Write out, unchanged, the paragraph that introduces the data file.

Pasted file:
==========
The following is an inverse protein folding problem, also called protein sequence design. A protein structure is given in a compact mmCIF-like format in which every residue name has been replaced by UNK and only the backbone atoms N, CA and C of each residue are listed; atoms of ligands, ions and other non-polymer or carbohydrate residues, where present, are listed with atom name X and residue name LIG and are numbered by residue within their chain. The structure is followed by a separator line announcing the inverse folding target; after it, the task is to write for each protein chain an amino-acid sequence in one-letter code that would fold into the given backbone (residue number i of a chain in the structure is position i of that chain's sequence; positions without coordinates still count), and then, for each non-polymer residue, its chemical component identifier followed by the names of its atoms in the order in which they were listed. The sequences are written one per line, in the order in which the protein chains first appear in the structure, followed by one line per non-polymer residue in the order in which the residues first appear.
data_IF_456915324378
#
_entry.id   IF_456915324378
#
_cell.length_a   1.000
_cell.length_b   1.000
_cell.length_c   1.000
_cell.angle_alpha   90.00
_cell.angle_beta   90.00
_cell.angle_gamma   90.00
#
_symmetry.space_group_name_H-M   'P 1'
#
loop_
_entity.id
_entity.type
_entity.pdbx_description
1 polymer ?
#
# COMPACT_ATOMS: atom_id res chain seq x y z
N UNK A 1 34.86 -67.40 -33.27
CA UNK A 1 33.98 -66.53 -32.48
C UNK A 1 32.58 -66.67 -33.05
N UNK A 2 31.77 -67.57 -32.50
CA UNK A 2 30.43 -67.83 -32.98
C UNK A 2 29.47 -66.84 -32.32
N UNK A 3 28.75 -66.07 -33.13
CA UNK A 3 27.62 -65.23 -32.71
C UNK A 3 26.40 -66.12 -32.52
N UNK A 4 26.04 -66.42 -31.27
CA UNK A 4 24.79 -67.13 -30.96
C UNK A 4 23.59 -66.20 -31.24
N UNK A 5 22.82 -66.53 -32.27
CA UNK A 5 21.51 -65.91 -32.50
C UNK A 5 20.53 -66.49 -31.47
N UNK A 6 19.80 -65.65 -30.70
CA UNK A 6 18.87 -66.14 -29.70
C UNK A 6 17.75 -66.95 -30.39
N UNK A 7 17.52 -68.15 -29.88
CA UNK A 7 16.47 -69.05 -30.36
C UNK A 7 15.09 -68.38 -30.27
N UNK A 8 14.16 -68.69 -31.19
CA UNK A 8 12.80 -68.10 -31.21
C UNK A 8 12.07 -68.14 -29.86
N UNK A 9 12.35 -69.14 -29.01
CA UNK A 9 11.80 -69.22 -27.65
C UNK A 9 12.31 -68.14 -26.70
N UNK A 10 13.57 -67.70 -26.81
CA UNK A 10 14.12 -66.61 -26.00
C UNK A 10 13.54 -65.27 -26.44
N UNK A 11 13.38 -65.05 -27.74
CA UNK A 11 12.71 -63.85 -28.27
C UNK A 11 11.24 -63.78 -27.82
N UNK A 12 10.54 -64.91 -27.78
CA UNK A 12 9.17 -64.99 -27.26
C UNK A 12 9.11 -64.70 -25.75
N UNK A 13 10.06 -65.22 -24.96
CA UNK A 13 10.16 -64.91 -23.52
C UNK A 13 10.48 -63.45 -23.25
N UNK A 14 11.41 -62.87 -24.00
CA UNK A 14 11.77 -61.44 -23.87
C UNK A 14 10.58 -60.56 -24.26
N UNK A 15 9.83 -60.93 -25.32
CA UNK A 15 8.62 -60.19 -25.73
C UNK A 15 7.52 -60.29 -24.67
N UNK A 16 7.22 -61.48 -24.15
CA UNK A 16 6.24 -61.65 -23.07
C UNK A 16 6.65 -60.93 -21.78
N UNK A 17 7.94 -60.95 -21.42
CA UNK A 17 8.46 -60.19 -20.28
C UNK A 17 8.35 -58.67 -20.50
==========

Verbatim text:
The following is an inverse protein folding problem, also called protein sequence design. A protein structure is given in a compact mmCIF-like format in which every residue name has been replaced by UNK and only the backbone atoms N, CA and C of each residue are listed; atoms of ligands, ions and other non-polymer or carbohydrate residues, where present, are listed with atom name X and residue name LIG and are numbered by residue within their chain. The structure is followed by a separator line announcing the inverse folding target; after it, the task is to write for each protein chain an amino-acid sequence in one-letter code that would fold into the given backbone (residue number i of a chain in the structure is position i of that chain's sequence; positions without coordinates still count), and then, for each non-polymer residue, its chemical component identifier followed by the names of its atoms in the order in which they were listed. The sequences are written one per line, in the order in which the protein chains first appear in the structure, followed by one line per non-polymer residue in the order in which the residues first appear.